And He said to them, “Do you see all these things? I tell you the truth, not one stone will be left on another. All will be torn down!” – Matthew 24:2 (NET)
As tempting as it may be, we cannot allow ourselves to be dragged out of the appropriate mindset and context as we hear Jesus speaking throughout the twenty-fourth chapter of Matthew. With what comes in the previous three chapters, the setting is clear. The context is clear. The scene has been in the process of being set since Jesus made His triumphal entry into Jerusalem and went straight to the Temple. The Temple has remained the setting. In the process of interpreting Jesus’ words, moving away from the scene of the Temple at this point would be moving in the direction of extreme unfaithfulness to the text. Pretending that Jesus has somehow changed His entire mode of thought and that He is no longer speaking about the Temple, would indicate that we have a disjointed and confused Jesus. Additionally, doing the same thing to Matthew’s treatment (or that of Mark or Luke), renders the Gospel treatment as incoherent and lacking in any real value or substance for their community of hearers and readers, or for the wider community of Christ-followers in the first century.
It is nearly beyond the pale of comprehension to hear Jesus make a reference to the Temple, saying “I tell you the truth, not one stone will be left on another. All will be torn down” (24:2b), and to then have the disciples make a massive and dramatic shift, away from that very Temple to which Jesus has just referred, when they “come to Him privately” and say “Tell us, when will these things happen? And what will be the sign of your coming and of the end of the age?” (24:3b) Clearly, as Matthew puts it, the disciples well-understood that Jesus was speaking about the Temple in which He had acted and in which the events of the previous three chapters of the narrative had all occurred.
Why this talk of the coming of Jesus and of the end of the age? Well, seeing as how Jesus has just been reported to have said, “For I tell you, you will not see Me from now until you say, ‘Blessed is the one who comes in the name of the Lord!’” (23:39), which is only to be found in Matthew’s account, the question about Jesus’ coming is reasonable. That statement, of course, followed the statement concerning the house of Israel, that being the Temple, being left desolate (23:38). The desolation of the Temple, combined with the insistence that “not one stone will be left on another” and “all will be torn down,” would be an unimaginably catastrophic event for a Jewish hearer of Jesus, and this point must be under continual consideration as we hear the words of Jesus. In addition, there is no need to be hung up on “end of the age” language, because inevitably we will import our non-Jewish “end of the age” thinking, which has been long and unfortunately associated with the end of the world. The idea of the physical world coming to an end---the demise of the created order---is foreign to the Jewish way of thinking, as the constant affirmation of Scripture is that of a good creation gone wrong and God’s activity in the world to set things right and restore that has fallen.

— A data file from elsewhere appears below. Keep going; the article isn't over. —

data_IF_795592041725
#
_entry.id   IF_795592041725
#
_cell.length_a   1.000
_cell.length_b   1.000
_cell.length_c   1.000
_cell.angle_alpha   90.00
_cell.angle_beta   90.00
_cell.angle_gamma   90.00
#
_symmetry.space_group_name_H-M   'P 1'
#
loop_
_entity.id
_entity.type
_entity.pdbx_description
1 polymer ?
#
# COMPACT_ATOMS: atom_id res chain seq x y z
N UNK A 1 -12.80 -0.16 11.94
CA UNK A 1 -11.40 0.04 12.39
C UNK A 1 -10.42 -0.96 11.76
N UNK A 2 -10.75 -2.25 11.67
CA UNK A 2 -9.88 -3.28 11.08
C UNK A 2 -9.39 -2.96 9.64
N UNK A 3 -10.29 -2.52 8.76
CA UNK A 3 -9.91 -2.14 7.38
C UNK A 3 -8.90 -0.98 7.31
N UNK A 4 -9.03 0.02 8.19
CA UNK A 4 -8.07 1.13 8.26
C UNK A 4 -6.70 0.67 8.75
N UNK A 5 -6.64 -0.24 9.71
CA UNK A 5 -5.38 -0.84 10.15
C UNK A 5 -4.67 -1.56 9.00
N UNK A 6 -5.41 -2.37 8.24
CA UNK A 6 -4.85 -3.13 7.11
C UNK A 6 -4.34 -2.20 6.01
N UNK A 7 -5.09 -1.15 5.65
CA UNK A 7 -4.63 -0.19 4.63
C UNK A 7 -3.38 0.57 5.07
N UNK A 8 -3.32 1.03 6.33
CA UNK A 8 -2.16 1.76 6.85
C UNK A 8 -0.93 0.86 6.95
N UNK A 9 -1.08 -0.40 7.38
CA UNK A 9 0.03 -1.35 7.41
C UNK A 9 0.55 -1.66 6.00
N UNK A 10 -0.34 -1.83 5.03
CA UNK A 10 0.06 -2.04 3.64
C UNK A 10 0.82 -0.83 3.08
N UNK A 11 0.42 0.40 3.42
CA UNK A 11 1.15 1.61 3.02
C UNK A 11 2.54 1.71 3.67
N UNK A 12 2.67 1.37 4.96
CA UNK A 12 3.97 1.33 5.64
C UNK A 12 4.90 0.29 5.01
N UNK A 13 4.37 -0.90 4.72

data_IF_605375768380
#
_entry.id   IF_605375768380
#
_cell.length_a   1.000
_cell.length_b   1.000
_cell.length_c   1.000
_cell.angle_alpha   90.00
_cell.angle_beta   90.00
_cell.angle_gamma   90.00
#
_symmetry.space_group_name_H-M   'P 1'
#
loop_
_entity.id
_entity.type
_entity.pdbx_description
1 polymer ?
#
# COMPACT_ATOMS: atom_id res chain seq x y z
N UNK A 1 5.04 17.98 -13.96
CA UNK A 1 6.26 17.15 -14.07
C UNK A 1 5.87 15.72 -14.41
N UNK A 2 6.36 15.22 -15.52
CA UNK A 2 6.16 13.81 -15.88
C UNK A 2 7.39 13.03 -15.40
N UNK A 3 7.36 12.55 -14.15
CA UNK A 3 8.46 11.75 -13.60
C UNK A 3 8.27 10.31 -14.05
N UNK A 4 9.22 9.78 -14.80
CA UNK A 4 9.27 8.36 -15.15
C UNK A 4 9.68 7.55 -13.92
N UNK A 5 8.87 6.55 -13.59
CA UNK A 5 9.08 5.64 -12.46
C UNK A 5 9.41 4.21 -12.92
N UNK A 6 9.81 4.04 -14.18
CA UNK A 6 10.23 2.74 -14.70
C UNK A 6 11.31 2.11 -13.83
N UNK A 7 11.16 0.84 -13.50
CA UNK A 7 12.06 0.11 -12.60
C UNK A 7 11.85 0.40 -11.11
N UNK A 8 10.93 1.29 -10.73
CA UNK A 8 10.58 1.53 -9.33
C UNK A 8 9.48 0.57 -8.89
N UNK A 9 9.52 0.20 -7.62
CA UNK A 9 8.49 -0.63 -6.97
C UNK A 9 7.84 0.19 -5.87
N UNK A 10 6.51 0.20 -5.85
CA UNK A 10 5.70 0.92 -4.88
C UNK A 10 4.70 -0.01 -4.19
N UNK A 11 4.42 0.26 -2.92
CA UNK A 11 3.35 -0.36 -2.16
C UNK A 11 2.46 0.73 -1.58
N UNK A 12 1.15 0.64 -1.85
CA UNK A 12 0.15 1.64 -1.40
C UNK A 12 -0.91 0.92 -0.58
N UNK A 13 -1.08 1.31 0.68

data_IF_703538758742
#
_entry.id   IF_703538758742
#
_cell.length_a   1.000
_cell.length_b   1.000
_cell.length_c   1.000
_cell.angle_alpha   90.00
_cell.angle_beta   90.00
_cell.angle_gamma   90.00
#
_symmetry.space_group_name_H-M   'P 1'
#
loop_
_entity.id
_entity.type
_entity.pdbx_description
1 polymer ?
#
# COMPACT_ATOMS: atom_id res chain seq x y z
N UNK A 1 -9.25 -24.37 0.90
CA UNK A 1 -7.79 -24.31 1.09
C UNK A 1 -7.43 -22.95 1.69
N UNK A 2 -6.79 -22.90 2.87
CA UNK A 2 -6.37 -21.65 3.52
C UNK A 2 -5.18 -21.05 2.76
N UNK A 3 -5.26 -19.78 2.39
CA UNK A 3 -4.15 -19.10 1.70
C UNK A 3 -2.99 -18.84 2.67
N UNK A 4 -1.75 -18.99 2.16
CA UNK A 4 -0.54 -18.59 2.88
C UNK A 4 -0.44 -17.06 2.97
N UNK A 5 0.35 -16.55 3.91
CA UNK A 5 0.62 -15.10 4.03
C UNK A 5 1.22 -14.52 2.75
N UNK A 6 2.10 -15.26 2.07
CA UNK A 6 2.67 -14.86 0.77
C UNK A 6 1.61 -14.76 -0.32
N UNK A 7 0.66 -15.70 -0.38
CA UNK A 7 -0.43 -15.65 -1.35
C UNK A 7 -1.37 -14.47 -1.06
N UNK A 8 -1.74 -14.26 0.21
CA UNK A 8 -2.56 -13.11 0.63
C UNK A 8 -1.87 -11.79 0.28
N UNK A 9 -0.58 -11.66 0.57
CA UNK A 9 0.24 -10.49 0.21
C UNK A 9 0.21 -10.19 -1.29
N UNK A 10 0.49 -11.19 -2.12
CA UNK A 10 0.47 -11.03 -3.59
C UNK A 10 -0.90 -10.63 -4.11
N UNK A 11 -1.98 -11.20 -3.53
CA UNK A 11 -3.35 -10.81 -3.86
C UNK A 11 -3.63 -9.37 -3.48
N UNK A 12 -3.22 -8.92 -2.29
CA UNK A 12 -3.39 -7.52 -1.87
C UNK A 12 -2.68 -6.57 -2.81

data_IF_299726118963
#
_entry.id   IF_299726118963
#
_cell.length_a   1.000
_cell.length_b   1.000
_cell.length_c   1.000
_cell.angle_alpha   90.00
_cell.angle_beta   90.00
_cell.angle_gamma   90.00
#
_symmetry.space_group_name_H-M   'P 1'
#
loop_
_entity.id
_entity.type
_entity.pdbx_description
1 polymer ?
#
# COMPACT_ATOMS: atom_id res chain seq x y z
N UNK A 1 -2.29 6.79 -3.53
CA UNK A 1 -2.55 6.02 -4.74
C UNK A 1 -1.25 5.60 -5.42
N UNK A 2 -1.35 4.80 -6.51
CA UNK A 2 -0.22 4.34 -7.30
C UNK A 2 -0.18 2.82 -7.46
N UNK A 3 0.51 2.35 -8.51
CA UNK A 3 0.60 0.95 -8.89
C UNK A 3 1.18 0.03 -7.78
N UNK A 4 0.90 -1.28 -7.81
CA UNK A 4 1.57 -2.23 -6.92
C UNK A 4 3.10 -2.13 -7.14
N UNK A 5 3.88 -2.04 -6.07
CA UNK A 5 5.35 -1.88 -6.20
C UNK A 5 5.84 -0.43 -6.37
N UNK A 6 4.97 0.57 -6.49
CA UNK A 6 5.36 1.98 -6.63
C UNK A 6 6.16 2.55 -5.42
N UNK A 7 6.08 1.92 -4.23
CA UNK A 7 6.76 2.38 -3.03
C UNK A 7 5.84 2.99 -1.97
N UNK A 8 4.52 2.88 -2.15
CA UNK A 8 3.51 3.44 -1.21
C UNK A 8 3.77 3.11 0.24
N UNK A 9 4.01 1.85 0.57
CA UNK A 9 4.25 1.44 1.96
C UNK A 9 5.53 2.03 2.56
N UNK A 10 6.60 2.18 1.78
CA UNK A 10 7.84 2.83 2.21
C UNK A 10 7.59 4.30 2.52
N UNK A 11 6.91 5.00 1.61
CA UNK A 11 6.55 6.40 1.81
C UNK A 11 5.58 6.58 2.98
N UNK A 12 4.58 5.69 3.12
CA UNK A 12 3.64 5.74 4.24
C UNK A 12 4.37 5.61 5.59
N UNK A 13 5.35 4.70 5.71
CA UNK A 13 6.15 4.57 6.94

In that light, it would be better to hear the words of Mark at this point, in which the disciples, in reference to Jesus speaking about the tearing down of the Temple, say “Tell us, when will these things happen? And what will be the sign that all these things are about to take place?” (13:4) Similarly, Luke reports the disciples asking, “Teacher, when will these things happen? And what will be the sign that these things are about to take place?” (21:7) Neither Mark nor Luke have the disciples asking about Jesus’ coming, which, as we have seen before in regards to the devouring of the property of widows and the story of the widow making her offering to the Temple (found in Mark and Luke, but not in Matthew), is an indication of textual integrity, as they do not, as has just been said, have Jesus talking about His coming. So while the Jewish conception about “the end of the age” is a legitimate point of discussion and concern, it shall be sufficient for our purposes to say that it makes no reference to a supposed end of the world, and confirm that, regardless of the language used in Matthew, the question that is being asked is the same as that being asked in Mark and Luke.
The point that must be underlined is that the disciples are asking the question in relation to what Jesus has been saying about the Temple. This appears to be the authorial intention. Along with that, we need to make ourselves aware of the very strong possibility that the Gospels authors are writing after the Jewish revolt and after the Temple has been destroyed by the Romans, which most certainly colors our approach to the narrative, our attempts to understand what is being said, and our responsibility to make the correct applications as Christ-followers in our own day. Now, this is not to take away from the prophetic activity of Jesus, but allows for a dimension of analysis, in which the authors, and therefore those who are hearing and reading these biographical compilations about the life of Jesus, are reporting these words of Jesus from the perspective of a world in which revolution has been attempted and crushed, and in which Rome and its legions have destroyed the Temple and Jerusalem.